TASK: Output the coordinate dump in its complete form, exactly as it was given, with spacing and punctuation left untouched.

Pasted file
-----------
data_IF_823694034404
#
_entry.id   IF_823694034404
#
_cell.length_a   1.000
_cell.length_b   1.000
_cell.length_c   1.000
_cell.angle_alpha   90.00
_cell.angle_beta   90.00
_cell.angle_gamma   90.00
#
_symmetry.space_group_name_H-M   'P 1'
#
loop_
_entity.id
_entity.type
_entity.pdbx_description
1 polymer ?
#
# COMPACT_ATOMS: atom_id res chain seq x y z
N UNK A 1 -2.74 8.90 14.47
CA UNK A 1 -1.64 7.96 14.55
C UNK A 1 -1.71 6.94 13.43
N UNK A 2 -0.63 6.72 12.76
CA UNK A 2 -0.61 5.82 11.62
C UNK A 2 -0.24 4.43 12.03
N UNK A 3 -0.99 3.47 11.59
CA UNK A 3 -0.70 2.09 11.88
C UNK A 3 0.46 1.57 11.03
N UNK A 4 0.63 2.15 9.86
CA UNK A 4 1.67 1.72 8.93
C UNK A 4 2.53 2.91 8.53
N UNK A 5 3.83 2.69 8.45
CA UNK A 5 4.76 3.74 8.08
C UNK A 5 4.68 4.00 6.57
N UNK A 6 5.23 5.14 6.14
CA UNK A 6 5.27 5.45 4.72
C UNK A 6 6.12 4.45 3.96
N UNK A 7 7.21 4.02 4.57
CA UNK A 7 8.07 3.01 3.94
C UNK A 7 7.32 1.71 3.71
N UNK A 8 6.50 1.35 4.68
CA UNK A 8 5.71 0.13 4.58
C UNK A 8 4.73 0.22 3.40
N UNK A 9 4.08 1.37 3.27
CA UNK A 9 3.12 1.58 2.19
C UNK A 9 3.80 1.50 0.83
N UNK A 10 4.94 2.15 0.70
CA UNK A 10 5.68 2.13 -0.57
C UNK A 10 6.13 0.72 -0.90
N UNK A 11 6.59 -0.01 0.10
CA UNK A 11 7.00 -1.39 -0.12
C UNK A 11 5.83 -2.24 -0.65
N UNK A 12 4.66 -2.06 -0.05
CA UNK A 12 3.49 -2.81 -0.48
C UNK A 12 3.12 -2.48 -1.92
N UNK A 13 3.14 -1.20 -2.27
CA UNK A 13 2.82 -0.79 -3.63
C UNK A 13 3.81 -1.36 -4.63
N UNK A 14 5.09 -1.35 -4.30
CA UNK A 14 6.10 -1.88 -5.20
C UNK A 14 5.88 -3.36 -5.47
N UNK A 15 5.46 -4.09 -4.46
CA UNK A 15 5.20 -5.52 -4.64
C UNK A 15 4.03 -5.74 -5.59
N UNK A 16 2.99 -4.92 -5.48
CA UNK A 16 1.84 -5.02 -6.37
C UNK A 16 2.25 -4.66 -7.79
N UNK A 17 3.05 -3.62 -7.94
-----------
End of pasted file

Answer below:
data_IF_823694034404
#
_entry.id   IF_823694034404
#
_cell.length_a   1.000
_cell.length_b   1.000
_cell.length_c   1.000
_cell.angle_alpha   90.00
_cell.angle_beta   90.00
_cell.angle_gamma   90.00
#
_symmetry.space_group_name_H-M   'P 1'
#
loop_
_entity.id
_entity.type
_entity.pdbx_description
1 polymer ?
#
# COMPACT_ATOMS: atom_id res chain seq x y z
N UNK A 1 -2.74 8.90 14.47
CA UNK A 1 -1.64 7.96 14.55
C UNK A 1 -1.71 6.94 13.43
N UNK A 2 -0.63 6.72 12.76
CA UNK A 2 -0.61 5.82 11.62
C UNK A 2 -0.24 4.43 12.03
N UNK A 3 -0.99 3.47 11.59
CA UNK A 3 -0.70 2.09 11.88
C UNK A 3 0.46 1.57 11.03
N UNK A 4 0.63 2.15 9.86
CA UNK A 4 1.67 1.72 8.93
C UNK A 4 2.53 2.91 8.53
N UNK A 5 3.83 2.69 8.45
CA UNK A 5 4.76 3.74 8.08
C UNK A 5 4.68 4.00 6.57
N UNK A 6 5.23 5.14 6.14
CA UNK A 6 5.27 5.45 4.72
C UNK A 6 6.12 4.45 3.96
N UNK A 7 7.21 4.02 4.57
CA UNK A 7 8.07 3.01 3.94
C UNK A 7 7.32 1.71 3.71
N UNK A 8 6.50 1.35 4.68
CA UNK A 8 5.71 0.13 4.58
C UNK A 8 4.73 0.22 3.40
N UNK A 9 4.08 1.37 3.27
CA UNK A 9 3.12 1.58 2.19
C UNK A 9 3.80 1.50 0.83
N UNK A 10 4.94 2.15 0.70
CA UNK A 10 5.68 2.13 -0.57
C UNK A 10 6.13 0.72 -0.90
N UNK A 11 6.59 -0.01 0.10
CA UNK A 11 7.00 -1.39 -0.12
C UNK A 11 5.83 -2.24 -0.65
N UNK A 12 4.66 -2.06 -0.05
CA UNK A 12 3.49 -2.81 -0.48
C UNK A 12 3.12 -2.48 -1.92
N UNK A 13 3.14 -1.20 -2.27
CA UNK A 13 2.82 -0.79 -3.63
C UNK A 13 3.81 -1.36 -4.63
N UNK A 14 5.09 -1.35 -4.30
CA UNK A 14 6.10 -1.88 -5.20
C UNK A 14 5.88 -3.36 -5.47
N UNK A 15 5.46 -4.09 -4.46
CA UNK A 15 5.20 -5.52 -4.64
C UNK A 15 4.03 -5.74 -5.59
N UNK A 16 2.99 -4.92 -5.48
CA UNK A 16 1.84 -5.02 -6.37
C UNK A 16 2.25 -4.66 -7.79
N UNK A 17 3.05 -3.62 -7.94